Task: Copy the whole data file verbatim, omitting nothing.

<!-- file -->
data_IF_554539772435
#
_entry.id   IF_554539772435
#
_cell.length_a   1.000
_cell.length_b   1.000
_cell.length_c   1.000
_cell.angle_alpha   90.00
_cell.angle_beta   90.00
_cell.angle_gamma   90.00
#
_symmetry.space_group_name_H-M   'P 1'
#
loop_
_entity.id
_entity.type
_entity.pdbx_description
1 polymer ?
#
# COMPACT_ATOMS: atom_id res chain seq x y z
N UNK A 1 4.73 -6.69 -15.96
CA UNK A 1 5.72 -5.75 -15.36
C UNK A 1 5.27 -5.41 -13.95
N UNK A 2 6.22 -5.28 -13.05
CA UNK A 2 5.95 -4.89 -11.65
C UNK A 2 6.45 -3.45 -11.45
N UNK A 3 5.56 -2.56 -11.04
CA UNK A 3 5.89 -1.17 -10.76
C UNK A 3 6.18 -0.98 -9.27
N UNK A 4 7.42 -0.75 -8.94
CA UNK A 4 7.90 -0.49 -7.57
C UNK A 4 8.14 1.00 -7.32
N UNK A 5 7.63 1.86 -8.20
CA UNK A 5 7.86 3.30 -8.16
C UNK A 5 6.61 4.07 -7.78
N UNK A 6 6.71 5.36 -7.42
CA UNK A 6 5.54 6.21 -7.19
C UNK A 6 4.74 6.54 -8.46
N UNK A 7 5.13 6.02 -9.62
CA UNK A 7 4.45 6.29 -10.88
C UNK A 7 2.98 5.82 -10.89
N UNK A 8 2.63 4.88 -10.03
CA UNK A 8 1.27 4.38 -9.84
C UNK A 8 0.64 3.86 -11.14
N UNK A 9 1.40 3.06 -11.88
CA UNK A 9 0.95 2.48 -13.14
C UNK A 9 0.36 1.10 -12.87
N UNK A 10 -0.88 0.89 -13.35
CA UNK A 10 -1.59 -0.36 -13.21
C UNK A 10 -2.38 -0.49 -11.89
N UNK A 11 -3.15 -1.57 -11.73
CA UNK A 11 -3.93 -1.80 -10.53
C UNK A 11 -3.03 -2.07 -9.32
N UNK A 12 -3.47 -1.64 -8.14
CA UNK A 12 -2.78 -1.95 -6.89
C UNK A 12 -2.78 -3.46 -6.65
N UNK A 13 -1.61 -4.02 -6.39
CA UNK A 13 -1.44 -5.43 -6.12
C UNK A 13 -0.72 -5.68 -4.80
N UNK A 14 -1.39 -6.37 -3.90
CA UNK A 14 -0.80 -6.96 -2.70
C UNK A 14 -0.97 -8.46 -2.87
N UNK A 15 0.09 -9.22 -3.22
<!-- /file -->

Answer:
data_IF_554539772435
#
_entry.id   IF_554539772435
#
_cell.length_a   1.000
_cell.length_b   1.000
_cell.length_c   1.000
_cell.angle_alpha   90.00
_cell.angle_beta   90.00
_cell.angle_gamma   90.00
#
_symmetry.space_group_name_H-M   'P 1'
#
loop_
_entity.id
_entity.type
_entity.pdbx_description
1 polymer ?
#
# COMPACT_ATOMS: atom_id res chain seq x y z
N UNK A 1 4.73 -6.69 -15.96
CA UNK A 1 5.72 -5.75 -15.36
C UNK A 1 5.27 -5.41 -13.95
N UNK A 2 6.22 -5.28 -13.05
CA UNK A 2 5.95 -4.89 -11.65
C UNK A 2 6.45 -3.45 -11.45
N UNK A 3 5.56 -2.56 -11.04
CA UNK A 3 5.89 -1.17 -10.76
C UNK A 3 6.18 -0.98 -9.27
N UNK A 4 7.42 -0.75 -8.94
CA UNK A 4 7.90 -0.49 -7.57
C UNK A 4 8.14 1.00 -7.32
N UNK A 5 7.63 1.86 -8.20
CA UNK A 5 7.86 3.30 -8.16
C UNK A 5 6.61 4.07 -7.78
N UNK A 6 6.71 5.36 -7.42
CA UNK A 6 5.54 6.21 -7.19
C UNK A 6 4.74 6.54 -8.46
N UNK A 7 5.13 6.02 -9.62
CA UNK A 7 4.45 6.29 -10.88
C UNK A 7 2.98 5.82 -10.89
N UNK A 8 2.63 4.88 -10.03
CA UNK A 8 1.27 4.38 -9.84
C UNK A 8 0.64 3.86 -11.14
N UNK A 9 1.40 3.06 -11.88
CA UNK A 9 0.95 2.48 -13.14
C UNK A 9 0.36 1.10 -12.87
N UNK A 10 -0.88 0.89 -13.35
CA UNK A 10 -1.59 -0.36 -13.21
C UNK A 10 -2.38 -0.49 -11.89
N UNK A 11 -3.15 -1.57 -11.73
CA UNK A 11 -3.93 -1.80 -10.53
C UNK A 11 -3.03 -2.07 -9.32
N UNK A 12 -3.47 -1.64 -8.14
CA UNK A 12 -2.78 -1.95 -6.89
C UNK A 12 -2.78 -3.46 -6.65
N UNK A 13 -1.61 -4.02 -6.39
CA UNK A 13 -1.44 -5.43 -6.12
C UNK A 13 -0.72 -5.68 -4.80
N UNK A 14 -1.39 -6.37 -3.90
CA UNK A 14 -0.80 -6.96 -2.70
C UNK A 14 -0.97 -8.46 -2.87
N UNK A 15 0.09 -9.22 -3.22